Exxon, BP, Chevron and Shell executives grilled during House hearing on gas prices and windfall profits


WASHINGTON — Top executives at major U.S. oil companies defended themselves on Wednesday against allegations that they are exploiting international energy markets to rack up huge profits while U.S. consumers suffer at the pumps.

Darren Woods, president and CEO of Irving-based Exxon Mobil Corp., pointed to how the pandemic so completely crushed oil demand that crude prices briefly dipped into negative territory, a situation that pushed many operators in the sector to close their doors or reduce their capital expenditure. .

This has helped create the current imbalance of supply and demand which has no silver bullet, he said, given the industry has to spend heavily every year just to keep production at the same level. level.

“That’s why even at the height of the pandemic, when oil prices crashed and ExxonMobil lost $22 billion, we continued to invest to increase supply,” Woods said. “It was not without risk and was often criticized.”

Woods testified alongside representatives of five other major oil companies at a House Energy and Commerce Committee oversight subcommittee hearing on “price gouging” aimed at shed light on the role oil companies in exorbitant gas prices.

He was joined at the witness table by representatives from BP America Inc., Chevron Corp., Devon Energy Corp., Pioneer Natural Resources Co. and Shell USA Inc.

The hearing comes as Democrats scramble to blunt voter anger over inflation in general and gas prices in particular. The party faces a potentially difficult midterm election cycle that could wipe out its narrow majorities in Congress. Republicans took the opportunity to pound on the Biden administration’s energy policies, which they denounced as an obstacle to more domestic production.

GOP lawmakers oppose Biden’s cancellation of the Keystone XL pipeline, his decision to suspend oil and gas leasing on federal lands and other proposals to replace the country’s use of fossil fuels by renewable energy sources.

Democrats responded in part by pointing to the role of the economic rebound and Russia’s invasion of Ukraine in driving up gasoline prices.

President Joe Biden has sought to lower prices with releases from the Strategic Petroleum Reserve. Last week it announced that a whopping million barrels per day would flow from the SPR over the next six months, describing it as a “bridge of war” until production could ramp up later in the year. . He called on oil companies making their biggest profits in years to be patriotic and use the money to increase production.

He also proposed a “use it or lose it” policy under which companies would pay well fees on federal leases they refuse to bring into production.

Wednesday’s hearing could help lay the groundwork for legislation along these lines and other proposals, such as imposing new windfall taxes on the industry and using the money to provide relief to consumers.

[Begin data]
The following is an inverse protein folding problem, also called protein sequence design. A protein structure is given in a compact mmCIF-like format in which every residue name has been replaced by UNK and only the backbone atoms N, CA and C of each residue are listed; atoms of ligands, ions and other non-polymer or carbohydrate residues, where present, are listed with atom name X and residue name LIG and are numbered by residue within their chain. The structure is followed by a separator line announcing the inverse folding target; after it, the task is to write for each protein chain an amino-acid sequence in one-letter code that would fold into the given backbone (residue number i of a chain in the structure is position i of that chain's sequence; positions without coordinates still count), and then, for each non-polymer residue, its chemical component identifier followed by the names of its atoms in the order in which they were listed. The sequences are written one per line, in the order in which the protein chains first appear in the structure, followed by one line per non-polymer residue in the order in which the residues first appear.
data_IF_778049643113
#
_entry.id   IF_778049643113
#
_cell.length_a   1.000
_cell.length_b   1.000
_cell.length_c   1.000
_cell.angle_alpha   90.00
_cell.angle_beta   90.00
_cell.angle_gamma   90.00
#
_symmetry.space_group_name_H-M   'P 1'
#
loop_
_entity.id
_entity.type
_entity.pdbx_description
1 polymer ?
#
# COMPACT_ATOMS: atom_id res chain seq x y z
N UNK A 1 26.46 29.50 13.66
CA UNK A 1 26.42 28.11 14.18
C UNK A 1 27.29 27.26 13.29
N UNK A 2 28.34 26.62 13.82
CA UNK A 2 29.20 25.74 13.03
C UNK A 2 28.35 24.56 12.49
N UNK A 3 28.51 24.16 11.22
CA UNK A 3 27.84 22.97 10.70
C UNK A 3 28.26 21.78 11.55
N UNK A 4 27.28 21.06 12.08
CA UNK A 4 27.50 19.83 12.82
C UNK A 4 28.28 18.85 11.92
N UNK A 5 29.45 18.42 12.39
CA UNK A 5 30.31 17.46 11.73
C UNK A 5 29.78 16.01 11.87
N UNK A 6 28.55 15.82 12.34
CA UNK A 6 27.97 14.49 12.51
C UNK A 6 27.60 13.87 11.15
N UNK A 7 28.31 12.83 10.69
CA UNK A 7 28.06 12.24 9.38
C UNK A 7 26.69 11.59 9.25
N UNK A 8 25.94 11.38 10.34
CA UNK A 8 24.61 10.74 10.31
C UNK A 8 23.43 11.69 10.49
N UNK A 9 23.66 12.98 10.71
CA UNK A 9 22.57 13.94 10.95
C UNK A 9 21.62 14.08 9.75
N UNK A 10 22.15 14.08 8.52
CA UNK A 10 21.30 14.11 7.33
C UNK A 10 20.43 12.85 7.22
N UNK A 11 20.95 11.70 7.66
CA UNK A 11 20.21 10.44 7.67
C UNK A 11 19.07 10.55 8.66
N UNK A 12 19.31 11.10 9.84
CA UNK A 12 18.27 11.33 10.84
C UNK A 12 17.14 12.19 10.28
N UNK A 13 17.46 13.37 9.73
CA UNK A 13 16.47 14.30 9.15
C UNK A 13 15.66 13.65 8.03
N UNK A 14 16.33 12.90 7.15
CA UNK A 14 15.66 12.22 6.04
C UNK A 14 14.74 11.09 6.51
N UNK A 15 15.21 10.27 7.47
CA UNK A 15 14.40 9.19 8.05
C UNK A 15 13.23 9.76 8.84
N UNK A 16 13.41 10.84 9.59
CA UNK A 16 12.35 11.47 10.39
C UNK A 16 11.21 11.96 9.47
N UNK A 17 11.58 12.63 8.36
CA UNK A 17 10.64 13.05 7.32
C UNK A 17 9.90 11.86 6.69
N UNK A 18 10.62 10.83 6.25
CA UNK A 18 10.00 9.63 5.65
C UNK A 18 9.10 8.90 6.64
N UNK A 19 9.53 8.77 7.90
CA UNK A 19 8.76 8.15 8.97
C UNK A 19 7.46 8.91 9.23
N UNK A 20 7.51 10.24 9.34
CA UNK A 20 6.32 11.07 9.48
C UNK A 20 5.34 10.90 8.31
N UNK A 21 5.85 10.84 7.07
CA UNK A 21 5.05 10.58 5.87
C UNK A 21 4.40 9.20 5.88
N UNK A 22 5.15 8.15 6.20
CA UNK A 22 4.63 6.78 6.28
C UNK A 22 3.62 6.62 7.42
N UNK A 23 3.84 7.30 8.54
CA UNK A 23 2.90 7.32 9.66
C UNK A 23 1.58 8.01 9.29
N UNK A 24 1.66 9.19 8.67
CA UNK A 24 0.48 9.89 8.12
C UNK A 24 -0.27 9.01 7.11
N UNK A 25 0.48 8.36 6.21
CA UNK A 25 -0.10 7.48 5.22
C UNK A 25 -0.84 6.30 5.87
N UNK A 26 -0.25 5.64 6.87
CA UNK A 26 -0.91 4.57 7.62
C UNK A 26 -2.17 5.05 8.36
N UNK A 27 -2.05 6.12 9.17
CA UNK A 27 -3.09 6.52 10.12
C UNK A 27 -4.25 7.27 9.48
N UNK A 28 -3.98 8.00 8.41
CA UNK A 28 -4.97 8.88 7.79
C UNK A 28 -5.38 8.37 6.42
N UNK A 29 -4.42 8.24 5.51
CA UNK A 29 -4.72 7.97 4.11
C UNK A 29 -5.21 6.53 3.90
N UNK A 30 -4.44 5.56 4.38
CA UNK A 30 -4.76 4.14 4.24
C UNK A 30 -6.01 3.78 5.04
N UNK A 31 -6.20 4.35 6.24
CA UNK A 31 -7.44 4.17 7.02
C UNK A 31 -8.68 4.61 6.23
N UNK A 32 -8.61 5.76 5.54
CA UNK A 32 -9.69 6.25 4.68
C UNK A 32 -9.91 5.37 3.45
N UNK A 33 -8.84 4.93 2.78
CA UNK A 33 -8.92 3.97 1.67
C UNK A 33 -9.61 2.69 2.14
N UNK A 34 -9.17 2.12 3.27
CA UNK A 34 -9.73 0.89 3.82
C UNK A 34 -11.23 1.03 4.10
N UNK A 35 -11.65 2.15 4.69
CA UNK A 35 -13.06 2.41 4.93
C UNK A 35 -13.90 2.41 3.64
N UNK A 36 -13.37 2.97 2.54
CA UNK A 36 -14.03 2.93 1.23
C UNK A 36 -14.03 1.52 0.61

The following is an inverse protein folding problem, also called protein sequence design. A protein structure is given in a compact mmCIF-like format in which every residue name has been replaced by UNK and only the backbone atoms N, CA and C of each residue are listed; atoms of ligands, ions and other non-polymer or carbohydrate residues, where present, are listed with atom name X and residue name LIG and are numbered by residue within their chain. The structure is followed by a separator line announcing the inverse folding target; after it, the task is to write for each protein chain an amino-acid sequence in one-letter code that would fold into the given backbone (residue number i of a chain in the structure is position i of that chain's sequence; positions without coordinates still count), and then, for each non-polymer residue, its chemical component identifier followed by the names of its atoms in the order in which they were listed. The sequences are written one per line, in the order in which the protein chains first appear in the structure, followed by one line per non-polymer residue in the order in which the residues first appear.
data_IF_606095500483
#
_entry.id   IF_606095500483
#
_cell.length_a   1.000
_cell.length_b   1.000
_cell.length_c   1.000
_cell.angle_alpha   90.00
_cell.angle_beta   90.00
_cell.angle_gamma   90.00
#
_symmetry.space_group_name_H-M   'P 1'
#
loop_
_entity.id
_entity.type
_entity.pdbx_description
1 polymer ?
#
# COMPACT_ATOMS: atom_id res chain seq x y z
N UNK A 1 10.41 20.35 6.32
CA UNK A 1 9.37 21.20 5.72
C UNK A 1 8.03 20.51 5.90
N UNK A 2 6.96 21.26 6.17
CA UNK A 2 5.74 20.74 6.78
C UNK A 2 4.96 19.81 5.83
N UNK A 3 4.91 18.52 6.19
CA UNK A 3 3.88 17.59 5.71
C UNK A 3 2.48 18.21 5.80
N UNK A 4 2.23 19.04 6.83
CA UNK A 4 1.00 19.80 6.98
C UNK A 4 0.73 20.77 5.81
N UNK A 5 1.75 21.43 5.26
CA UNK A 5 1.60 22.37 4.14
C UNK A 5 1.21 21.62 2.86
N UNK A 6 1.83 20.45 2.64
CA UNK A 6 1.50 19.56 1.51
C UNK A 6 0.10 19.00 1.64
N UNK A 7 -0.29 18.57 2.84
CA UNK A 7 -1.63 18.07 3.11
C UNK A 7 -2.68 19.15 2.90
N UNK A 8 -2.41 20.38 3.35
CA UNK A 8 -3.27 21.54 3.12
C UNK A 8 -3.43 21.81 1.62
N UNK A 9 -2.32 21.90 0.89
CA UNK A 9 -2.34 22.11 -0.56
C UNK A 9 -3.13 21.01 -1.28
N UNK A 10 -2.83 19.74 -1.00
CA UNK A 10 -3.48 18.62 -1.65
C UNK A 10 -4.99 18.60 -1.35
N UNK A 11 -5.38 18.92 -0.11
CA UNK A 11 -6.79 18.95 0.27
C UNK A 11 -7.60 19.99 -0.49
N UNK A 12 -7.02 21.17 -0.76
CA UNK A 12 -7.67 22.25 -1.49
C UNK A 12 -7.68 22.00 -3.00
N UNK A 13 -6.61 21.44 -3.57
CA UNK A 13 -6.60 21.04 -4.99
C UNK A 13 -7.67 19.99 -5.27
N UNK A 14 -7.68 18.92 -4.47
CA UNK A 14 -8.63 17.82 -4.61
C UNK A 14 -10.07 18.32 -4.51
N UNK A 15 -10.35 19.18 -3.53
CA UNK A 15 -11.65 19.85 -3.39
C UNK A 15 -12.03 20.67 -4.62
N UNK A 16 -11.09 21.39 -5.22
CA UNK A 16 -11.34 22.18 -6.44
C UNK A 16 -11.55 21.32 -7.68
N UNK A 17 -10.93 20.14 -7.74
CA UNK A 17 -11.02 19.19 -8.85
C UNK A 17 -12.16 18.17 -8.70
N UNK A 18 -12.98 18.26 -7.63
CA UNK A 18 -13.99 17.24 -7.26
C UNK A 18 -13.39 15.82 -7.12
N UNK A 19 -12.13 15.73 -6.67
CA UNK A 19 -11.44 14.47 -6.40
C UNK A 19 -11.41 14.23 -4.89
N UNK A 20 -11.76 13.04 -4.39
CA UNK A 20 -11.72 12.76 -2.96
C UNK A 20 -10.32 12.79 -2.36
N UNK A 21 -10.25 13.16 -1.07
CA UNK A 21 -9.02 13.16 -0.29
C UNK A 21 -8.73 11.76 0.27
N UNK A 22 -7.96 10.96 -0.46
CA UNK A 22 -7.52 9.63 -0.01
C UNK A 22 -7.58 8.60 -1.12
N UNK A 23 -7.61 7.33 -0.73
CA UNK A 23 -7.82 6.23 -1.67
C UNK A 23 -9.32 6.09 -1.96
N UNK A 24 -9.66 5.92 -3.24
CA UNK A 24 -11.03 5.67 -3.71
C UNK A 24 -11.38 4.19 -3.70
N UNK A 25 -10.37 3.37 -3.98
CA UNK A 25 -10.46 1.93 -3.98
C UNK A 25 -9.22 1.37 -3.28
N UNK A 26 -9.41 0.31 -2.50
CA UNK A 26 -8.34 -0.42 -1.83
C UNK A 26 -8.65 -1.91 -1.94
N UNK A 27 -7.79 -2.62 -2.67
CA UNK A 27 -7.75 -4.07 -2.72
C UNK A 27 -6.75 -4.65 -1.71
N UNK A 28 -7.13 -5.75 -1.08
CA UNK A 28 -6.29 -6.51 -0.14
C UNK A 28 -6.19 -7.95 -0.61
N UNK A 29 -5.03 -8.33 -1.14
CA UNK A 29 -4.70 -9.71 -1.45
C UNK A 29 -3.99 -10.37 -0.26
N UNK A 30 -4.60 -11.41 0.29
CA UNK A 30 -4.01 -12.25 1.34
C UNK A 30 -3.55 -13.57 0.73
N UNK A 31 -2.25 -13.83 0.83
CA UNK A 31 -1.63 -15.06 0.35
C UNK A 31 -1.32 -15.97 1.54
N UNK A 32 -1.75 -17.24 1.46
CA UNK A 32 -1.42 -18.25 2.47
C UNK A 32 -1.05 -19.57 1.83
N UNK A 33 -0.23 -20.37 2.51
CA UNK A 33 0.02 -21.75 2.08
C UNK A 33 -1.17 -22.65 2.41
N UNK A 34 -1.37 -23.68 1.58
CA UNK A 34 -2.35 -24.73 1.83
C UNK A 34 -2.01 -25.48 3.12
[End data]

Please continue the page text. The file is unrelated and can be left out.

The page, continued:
Democrats cited a recent survey of 139 oil and gas companies in which 50% of all major companies said they intended to increase production by no more than 5%. A majority cited investor pressure as the main reason limiting the increase in production.

Rep. Frank Pallone Jr., DN.J., chairman of the full committee, said the companies represented at the hearing made more than $75 billion in profits last year and send much of that money back to investors.

“We’re here to get answers from big oil companies on why they’re ripping off the American people,” Pallone said. “In an era of record profits, Big Oil is refusing to increase production to provide the American people with much-needed relief at the gas pump.”

The main Republican on the committee of the whole, Rep. Cathy McMorris Rodgers of Washington, said the hearing was nothing more than a distraction from Democratic efforts to force a transition to renewable energy that has resulted in more expensive oil.

“President Biden needs cover for his war on American energy that has sent gas prices soaring,” McMorris Rodgers said.

Democrats repeatedly lobbied executives on whether they would shift money from stock buybacks and dividends to relieve consumers, and executives repeatedly responded that they intended to continue to reward shareholders while increasing production.

Woods said Exxon’s plans for the Permian Basin in Texas and New Mexico call for a 25% increase in production from 2021, which was already up 25% from 2020.

“In fact, we expect our total oil production this year to be the highest in 15 years,” Woods said.

Rep. Lizzie Fletcher, D-Houston, said she was disappointed the hearing featured more political pointing than practical solutions.

Republicans are wrong to blame high gas prices on Biden’s actions such as the cancellation of the Keystone XL pipeline permit, she said, noting that oil that would have passed through that pipeline is making its way onto the market by other means. But she also defended the importance of the oil industry and berated fellow Democrats for blocking her bid to buy oil for the SPR at the start of the pandemic after prices fell.

“If we had those reservations today, our country would be in a much better position,” Fletcher said. “As policymakers, we need to take energy policy seriously and stop using it as a political weapon.”

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